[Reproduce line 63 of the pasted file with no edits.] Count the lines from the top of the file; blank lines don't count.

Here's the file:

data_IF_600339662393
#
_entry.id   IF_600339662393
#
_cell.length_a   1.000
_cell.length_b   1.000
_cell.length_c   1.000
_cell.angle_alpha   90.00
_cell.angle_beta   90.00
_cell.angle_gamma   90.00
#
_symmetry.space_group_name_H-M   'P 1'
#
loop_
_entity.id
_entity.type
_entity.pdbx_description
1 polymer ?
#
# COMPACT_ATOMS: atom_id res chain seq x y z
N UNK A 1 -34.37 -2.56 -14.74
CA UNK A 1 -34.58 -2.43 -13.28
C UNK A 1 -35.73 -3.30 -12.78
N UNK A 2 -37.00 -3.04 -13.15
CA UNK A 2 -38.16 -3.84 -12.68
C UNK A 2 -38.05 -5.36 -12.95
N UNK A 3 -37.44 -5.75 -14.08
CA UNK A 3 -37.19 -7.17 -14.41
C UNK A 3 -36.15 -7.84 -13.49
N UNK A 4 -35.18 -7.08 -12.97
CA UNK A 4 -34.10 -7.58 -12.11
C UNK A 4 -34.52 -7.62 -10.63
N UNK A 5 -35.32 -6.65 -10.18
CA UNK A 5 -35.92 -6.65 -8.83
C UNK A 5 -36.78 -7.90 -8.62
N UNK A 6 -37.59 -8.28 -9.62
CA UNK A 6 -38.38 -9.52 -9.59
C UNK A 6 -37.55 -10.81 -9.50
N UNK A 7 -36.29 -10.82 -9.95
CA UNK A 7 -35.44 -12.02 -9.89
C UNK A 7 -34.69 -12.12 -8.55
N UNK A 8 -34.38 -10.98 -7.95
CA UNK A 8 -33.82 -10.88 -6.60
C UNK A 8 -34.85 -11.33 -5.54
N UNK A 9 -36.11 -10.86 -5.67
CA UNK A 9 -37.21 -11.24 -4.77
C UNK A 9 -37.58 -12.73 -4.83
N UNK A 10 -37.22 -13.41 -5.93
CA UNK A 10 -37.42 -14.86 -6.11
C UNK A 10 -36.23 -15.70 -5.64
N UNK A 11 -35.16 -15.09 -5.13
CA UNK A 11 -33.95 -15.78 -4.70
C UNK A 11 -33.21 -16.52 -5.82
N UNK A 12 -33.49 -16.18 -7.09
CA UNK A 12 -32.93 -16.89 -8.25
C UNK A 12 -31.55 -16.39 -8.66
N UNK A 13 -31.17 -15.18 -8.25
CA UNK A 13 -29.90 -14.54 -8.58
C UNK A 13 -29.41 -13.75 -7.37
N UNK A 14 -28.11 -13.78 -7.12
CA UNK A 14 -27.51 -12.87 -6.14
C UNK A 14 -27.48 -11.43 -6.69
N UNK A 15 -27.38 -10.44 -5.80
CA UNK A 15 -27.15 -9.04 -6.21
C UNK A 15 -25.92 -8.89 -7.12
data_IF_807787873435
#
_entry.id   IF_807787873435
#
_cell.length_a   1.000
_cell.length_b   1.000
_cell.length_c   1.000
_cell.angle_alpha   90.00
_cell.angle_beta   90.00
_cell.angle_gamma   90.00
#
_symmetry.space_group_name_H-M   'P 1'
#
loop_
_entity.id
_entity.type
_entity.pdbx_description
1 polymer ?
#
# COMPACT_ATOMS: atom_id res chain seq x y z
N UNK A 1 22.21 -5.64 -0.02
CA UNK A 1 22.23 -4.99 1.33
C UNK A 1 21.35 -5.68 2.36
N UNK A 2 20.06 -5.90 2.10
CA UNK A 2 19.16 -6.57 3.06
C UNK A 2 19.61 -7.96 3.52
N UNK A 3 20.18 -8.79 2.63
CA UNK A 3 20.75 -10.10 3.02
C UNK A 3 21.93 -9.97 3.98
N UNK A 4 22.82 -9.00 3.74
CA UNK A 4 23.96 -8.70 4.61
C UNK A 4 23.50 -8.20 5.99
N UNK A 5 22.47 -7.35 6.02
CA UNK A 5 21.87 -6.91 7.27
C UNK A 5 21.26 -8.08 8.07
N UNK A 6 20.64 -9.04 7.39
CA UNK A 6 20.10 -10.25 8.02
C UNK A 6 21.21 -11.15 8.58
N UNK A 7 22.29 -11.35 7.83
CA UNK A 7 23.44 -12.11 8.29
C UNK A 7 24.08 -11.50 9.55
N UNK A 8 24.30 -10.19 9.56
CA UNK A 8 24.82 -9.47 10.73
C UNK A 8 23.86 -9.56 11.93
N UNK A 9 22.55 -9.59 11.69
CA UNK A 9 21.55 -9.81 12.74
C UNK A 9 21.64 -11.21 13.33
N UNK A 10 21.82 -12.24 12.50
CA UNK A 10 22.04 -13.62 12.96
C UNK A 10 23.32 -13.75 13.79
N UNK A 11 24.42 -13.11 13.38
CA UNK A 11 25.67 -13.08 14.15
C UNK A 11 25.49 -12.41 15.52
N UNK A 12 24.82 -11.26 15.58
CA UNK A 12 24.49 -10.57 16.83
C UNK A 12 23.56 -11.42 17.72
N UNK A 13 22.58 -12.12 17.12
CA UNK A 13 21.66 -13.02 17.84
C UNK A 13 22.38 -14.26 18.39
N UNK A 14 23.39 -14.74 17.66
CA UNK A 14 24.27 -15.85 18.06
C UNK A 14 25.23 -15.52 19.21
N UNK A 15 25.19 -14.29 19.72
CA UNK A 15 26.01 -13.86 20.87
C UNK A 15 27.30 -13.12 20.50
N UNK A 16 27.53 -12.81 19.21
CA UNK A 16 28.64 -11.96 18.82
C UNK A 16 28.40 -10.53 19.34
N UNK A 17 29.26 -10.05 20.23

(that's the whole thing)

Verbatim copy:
N UNK A 15 -27.38 -10.44 -5.80